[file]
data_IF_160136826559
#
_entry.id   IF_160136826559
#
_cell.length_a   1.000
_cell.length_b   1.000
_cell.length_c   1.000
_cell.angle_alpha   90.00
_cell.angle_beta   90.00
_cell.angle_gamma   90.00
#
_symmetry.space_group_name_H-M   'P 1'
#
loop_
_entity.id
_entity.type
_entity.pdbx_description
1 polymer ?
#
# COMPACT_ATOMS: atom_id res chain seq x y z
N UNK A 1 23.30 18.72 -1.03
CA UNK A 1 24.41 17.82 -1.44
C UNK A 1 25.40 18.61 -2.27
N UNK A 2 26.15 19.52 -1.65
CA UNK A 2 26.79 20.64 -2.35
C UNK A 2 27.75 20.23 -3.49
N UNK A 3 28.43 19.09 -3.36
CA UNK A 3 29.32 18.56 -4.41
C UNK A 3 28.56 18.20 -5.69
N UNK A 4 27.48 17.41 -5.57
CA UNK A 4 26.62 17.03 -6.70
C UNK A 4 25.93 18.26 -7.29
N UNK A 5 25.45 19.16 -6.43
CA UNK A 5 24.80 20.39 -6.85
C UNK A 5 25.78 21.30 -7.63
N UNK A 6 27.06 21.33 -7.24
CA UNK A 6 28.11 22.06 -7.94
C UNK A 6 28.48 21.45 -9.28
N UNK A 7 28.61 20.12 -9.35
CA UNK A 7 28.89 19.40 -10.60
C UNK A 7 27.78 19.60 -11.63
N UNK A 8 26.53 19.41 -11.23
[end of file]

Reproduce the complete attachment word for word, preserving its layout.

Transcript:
data_IF_160136826559
#
_entry.id   IF_160136826559
#
_cell.length_a   1.000
_cell.length_b   1.000
_cell.length_c   1.000
_cell.angle_alpha   90.00
_cell.angle_beta   90.00
_cell.angle_gamma   90.00
#
_symmetry.space_group_name_H-M   'P 1'
#
loop_
_entity.id
_entity.type
_entity.pdbx_description
1 polymer ?
#
# COMPACT_ATOMS: atom_id res chain seq x y z
N UNK A 1 23.30 18.72 -1.03
CA UNK A 1 24.41 17.82 -1.44
C UNK A 1 25.40 18.61 -2.27
N UNK A 2 26.15 19.52 -1.65
CA UNK A 2 26.79 20.64 -2.35
C UNK A 2 27.75 20.23 -3.49
N UNK A 3 28.43 19.09 -3.36
CA UNK A 3 29.32 18.56 -4.41
C UNK A 3 28.56 18.20 -5.69
N UNK A 4 27.48 17.41 -5.57
CA UNK A 4 26.62 17.03 -6.70
C UNK A 4 25.93 18.26 -7.29
N UNK A 5 25.45 19.16 -6.43
CA UNK A 5 24.80 20.39 -6.85
C UNK A 5 25.78 21.30 -7.63
N UNK A 6 27.06 21.33 -7.24
CA UNK A 6 28.11 22.06 -7.94
C UNK A 6 28.48 21.45 -9.28
N UNK A 7 28.61 20.12 -9.35
CA UNK A 7 28.89 19.40 -10.60
C UNK A 7 27.78 19.60 -11.63
N UNK A 8 26.53 19.41 -11.23